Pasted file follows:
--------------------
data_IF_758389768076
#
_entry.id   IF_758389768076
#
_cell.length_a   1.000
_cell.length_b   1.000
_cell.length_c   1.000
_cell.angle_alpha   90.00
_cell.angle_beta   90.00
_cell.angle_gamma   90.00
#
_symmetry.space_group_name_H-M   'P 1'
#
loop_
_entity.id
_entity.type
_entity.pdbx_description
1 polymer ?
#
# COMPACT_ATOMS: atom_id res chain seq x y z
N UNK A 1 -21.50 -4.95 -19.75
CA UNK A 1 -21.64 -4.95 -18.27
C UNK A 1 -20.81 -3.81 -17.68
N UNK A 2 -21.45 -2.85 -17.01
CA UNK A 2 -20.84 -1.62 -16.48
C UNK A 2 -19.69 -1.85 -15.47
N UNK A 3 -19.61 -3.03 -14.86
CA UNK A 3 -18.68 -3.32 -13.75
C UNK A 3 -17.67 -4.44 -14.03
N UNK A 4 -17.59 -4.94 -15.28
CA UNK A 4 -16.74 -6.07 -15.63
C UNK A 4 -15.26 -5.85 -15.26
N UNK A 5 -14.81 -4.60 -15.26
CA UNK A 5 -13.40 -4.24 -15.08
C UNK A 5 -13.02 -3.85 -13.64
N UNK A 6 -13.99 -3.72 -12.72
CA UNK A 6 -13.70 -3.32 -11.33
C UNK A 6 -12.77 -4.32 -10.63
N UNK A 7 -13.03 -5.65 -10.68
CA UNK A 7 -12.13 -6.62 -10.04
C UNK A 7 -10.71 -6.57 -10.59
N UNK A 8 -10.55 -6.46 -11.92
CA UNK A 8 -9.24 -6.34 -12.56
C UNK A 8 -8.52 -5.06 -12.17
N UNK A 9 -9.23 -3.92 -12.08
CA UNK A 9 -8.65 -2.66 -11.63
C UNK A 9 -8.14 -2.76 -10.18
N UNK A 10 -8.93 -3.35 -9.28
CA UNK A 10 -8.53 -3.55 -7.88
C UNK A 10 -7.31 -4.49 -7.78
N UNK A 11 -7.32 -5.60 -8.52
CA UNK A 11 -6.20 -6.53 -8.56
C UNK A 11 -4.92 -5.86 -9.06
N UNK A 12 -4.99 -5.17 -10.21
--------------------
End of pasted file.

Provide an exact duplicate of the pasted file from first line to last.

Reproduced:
data_IF_758389768076
#
_entry.id   IF_758389768076
#
_cell.length_a   1.000
_cell.length_b   1.000
_cell.length_c   1.000
_cell.angle_alpha   90.00
_cell.angle_beta   90.00
_cell.angle_gamma   90.00
#
_symmetry.space_group_name_H-M   'P 1'
#
loop_
_entity.id
_entity.type
_entity.pdbx_description
1 polymer ?
#
# COMPACT_ATOMS: atom_id res chain seq x y z
N UNK A 1 -21.50 -4.95 -19.75
CA UNK A 1 -21.64 -4.95 -18.27
C UNK A 1 -20.81 -3.81 -17.68
N UNK A 2 -21.45 -2.85 -17.01
CA UNK A 2 -20.84 -1.62 -16.48
C UNK A 2 -19.69 -1.85 -15.47
N UNK A 3 -19.61 -3.03 -14.86
CA UNK A 3 -18.68 -3.32 -13.75
C UNK A 3 -17.67 -4.44 -14.03
N UNK A 4 -17.59 -4.94 -15.28
CA UNK A 4 -16.74 -6.07 -15.63
C UNK A 4 -15.26 -5.85 -15.26
N UNK A 5 -14.81 -4.60 -15.26
CA UNK A 5 -13.40 -4.24 -15.08
C UNK A 5 -13.02 -3.85 -13.64
N UNK A 6 -13.99 -3.72 -12.72
CA UNK A 6 -13.70 -3.32 -11.33
C UNK A 6 -12.77 -4.32 -10.63
N UNK A 7 -13.03 -5.65 -10.68
CA UNK A 7 -12.13 -6.62 -10.04
C UNK A 7 -10.71 -6.57 -10.59
N UNK A 8 -10.55 -6.46 -11.92
CA UNK A 8 -9.24 -6.34 -12.56
C UNK A 8 -8.52 -5.06 -12.17
N UNK A 9 -9.23 -3.92 -12.08
CA UNK A 9 -8.65 -2.66 -11.63
C UNK A 9 -8.14 -2.76 -10.18
N UNK A 10 -8.93 -3.35 -9.28
CA UNK A 10 -8.53 -3.55 -7.88
C UNK A 10 -7.31 -4.49 -7.78
N UNK A 11 -7.32 -5.60 -8.52
CA UNK A 11 -6.20 -6.53 -8.56
C UNK A 11 -4.92 -5.86 -9.06
N UNK A 12 -4.99 -5.17 -10.21